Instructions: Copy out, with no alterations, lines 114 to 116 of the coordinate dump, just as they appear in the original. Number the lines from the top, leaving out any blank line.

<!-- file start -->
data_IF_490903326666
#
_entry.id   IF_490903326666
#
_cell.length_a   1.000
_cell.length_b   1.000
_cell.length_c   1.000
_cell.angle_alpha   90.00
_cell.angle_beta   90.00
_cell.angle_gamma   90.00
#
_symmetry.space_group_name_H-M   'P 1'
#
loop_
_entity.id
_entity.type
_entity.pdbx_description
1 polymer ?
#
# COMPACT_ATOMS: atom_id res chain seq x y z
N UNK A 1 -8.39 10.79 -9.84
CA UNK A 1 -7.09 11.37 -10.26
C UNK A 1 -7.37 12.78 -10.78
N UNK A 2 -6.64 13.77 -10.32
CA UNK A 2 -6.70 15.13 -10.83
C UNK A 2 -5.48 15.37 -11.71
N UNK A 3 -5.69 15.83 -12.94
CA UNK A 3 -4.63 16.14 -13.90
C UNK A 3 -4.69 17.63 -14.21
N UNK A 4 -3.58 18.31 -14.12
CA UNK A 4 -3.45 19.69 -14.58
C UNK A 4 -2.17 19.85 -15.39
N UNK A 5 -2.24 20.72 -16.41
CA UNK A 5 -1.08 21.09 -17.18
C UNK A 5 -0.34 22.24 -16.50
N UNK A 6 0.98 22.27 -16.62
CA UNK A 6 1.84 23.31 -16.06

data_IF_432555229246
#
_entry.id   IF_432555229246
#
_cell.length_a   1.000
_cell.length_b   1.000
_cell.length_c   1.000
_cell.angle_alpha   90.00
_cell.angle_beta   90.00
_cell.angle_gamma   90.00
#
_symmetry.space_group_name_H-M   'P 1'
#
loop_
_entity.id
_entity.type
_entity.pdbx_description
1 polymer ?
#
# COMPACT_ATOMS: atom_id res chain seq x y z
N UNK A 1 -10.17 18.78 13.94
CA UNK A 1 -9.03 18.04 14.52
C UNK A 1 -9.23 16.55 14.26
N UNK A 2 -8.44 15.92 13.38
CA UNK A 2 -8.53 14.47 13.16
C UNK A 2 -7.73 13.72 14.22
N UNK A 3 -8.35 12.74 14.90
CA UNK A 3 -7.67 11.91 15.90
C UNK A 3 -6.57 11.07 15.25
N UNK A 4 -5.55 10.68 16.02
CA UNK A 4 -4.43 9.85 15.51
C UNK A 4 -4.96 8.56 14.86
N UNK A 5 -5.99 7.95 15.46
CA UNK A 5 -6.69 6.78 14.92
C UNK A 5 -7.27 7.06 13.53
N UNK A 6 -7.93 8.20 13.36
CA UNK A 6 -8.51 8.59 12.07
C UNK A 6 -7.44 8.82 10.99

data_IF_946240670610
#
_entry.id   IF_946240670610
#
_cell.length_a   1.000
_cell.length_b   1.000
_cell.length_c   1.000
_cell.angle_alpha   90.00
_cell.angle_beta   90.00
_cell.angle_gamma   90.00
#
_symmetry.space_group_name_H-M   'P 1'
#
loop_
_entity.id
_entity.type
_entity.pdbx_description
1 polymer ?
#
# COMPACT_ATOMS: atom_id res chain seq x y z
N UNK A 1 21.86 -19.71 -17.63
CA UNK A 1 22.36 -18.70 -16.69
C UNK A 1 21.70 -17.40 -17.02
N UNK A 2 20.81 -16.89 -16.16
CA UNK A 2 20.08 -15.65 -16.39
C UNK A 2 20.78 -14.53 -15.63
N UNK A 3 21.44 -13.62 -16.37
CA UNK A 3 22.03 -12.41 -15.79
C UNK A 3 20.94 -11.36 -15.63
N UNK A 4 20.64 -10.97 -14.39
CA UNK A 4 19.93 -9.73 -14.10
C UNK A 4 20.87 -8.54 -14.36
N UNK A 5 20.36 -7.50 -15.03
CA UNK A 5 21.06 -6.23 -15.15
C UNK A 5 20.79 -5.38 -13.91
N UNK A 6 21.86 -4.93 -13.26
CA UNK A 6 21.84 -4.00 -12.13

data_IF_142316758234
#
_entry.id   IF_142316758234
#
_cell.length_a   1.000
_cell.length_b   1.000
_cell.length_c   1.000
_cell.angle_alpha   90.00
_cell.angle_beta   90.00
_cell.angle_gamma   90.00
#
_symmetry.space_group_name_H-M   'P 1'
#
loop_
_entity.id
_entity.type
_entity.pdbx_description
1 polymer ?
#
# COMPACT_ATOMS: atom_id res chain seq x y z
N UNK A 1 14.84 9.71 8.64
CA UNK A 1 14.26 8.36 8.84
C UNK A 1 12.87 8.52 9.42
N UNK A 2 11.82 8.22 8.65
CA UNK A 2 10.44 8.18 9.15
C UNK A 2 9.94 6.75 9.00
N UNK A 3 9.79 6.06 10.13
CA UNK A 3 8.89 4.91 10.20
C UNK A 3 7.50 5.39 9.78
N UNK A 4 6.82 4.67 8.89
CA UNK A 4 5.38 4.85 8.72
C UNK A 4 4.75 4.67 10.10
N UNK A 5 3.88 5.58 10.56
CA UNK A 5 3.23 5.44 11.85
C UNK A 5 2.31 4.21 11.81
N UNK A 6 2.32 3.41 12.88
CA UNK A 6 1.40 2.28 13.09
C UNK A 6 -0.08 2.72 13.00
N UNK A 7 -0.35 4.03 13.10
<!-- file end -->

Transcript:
#
_entry.id   IF_142316758234
#